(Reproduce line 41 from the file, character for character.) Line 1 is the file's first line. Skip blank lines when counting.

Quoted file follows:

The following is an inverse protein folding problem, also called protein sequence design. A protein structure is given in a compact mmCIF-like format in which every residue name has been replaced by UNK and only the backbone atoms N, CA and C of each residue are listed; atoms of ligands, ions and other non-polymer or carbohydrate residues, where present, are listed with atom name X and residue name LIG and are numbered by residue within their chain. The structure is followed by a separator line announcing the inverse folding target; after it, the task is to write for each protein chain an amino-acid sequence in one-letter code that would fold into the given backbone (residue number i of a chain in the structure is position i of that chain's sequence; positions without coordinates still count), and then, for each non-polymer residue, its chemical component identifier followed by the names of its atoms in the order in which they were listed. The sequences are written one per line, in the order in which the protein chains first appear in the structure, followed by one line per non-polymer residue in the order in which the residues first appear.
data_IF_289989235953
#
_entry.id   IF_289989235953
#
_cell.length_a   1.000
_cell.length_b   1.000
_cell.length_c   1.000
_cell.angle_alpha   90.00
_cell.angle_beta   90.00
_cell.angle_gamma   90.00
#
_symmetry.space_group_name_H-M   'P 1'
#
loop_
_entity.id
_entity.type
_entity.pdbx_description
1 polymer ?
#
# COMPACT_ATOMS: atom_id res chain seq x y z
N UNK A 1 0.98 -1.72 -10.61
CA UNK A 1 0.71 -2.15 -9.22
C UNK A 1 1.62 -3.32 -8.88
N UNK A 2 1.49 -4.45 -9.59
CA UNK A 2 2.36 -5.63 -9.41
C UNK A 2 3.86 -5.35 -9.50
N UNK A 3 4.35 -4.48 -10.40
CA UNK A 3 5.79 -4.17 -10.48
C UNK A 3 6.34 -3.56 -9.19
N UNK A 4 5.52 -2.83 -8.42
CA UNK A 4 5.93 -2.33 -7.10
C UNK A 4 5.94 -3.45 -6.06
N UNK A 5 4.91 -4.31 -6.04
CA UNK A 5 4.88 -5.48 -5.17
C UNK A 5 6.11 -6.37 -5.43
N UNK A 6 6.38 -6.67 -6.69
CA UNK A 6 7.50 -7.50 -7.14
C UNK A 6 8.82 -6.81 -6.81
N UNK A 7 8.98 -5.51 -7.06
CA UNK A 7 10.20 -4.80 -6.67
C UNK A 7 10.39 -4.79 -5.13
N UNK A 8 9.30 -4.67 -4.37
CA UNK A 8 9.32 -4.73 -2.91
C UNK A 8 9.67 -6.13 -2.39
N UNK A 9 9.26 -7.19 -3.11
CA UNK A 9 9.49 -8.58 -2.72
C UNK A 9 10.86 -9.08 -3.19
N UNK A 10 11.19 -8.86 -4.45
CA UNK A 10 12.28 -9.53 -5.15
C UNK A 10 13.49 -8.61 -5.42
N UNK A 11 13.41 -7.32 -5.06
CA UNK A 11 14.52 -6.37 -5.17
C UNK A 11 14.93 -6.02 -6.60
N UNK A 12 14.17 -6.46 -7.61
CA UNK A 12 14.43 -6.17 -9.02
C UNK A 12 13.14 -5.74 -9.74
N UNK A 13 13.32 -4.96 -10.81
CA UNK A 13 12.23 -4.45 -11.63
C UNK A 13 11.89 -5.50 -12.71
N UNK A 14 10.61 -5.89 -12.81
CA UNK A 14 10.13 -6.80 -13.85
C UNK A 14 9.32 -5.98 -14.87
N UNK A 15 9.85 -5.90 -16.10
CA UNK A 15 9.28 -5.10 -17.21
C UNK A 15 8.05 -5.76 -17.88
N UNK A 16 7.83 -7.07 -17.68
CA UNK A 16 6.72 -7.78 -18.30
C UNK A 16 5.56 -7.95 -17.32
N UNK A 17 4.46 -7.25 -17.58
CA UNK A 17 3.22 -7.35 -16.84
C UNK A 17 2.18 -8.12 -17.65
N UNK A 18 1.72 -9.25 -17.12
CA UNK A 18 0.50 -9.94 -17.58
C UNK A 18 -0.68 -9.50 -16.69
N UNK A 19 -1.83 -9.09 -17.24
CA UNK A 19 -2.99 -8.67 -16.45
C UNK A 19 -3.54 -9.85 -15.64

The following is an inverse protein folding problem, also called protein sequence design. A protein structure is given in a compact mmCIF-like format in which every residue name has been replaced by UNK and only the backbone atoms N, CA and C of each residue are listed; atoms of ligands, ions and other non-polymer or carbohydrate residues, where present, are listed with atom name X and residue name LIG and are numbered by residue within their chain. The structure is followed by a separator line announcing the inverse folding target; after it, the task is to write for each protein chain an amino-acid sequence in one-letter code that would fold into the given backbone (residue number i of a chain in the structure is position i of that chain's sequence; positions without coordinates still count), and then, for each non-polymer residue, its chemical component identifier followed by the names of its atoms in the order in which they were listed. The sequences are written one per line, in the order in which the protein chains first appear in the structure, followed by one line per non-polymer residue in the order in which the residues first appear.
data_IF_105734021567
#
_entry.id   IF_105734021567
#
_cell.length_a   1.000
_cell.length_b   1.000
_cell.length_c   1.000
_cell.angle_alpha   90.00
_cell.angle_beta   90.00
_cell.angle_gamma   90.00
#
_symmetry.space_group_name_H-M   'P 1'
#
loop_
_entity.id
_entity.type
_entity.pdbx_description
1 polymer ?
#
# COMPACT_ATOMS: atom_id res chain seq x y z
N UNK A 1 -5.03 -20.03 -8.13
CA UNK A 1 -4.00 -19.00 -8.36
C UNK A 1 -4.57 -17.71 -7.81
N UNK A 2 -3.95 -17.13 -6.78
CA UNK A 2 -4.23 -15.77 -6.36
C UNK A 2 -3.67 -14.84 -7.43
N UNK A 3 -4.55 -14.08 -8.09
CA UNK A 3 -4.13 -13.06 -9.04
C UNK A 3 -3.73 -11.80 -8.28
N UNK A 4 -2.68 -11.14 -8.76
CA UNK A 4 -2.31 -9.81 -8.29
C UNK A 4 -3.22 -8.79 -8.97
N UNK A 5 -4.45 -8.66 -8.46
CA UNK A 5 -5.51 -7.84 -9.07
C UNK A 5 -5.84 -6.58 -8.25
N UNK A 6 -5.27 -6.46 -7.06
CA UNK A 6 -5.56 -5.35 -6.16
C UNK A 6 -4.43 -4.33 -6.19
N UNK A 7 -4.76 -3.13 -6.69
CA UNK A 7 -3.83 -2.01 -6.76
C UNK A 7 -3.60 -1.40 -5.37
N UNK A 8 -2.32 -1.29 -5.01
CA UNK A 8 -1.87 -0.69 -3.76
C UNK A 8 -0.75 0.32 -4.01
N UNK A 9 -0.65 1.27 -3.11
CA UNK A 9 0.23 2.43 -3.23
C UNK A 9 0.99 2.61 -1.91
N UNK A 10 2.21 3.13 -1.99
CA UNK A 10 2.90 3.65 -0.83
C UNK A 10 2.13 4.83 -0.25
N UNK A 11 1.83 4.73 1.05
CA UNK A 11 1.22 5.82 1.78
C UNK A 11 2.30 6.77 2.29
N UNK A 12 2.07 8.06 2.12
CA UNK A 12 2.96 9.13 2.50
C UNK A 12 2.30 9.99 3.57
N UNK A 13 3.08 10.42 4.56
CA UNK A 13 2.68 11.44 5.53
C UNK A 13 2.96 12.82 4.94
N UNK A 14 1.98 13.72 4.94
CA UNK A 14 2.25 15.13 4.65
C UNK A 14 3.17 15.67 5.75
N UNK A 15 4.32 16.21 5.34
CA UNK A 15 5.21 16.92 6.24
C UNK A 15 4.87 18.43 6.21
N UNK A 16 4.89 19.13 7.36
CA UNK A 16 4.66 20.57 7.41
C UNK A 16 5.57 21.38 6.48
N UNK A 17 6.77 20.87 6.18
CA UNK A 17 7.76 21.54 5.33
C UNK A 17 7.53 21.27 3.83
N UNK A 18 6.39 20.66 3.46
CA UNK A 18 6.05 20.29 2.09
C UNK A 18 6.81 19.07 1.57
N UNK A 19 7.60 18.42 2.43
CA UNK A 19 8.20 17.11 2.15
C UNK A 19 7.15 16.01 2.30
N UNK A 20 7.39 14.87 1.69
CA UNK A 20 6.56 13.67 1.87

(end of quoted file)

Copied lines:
CA UNK A 7 10.20 -4.80 -6.67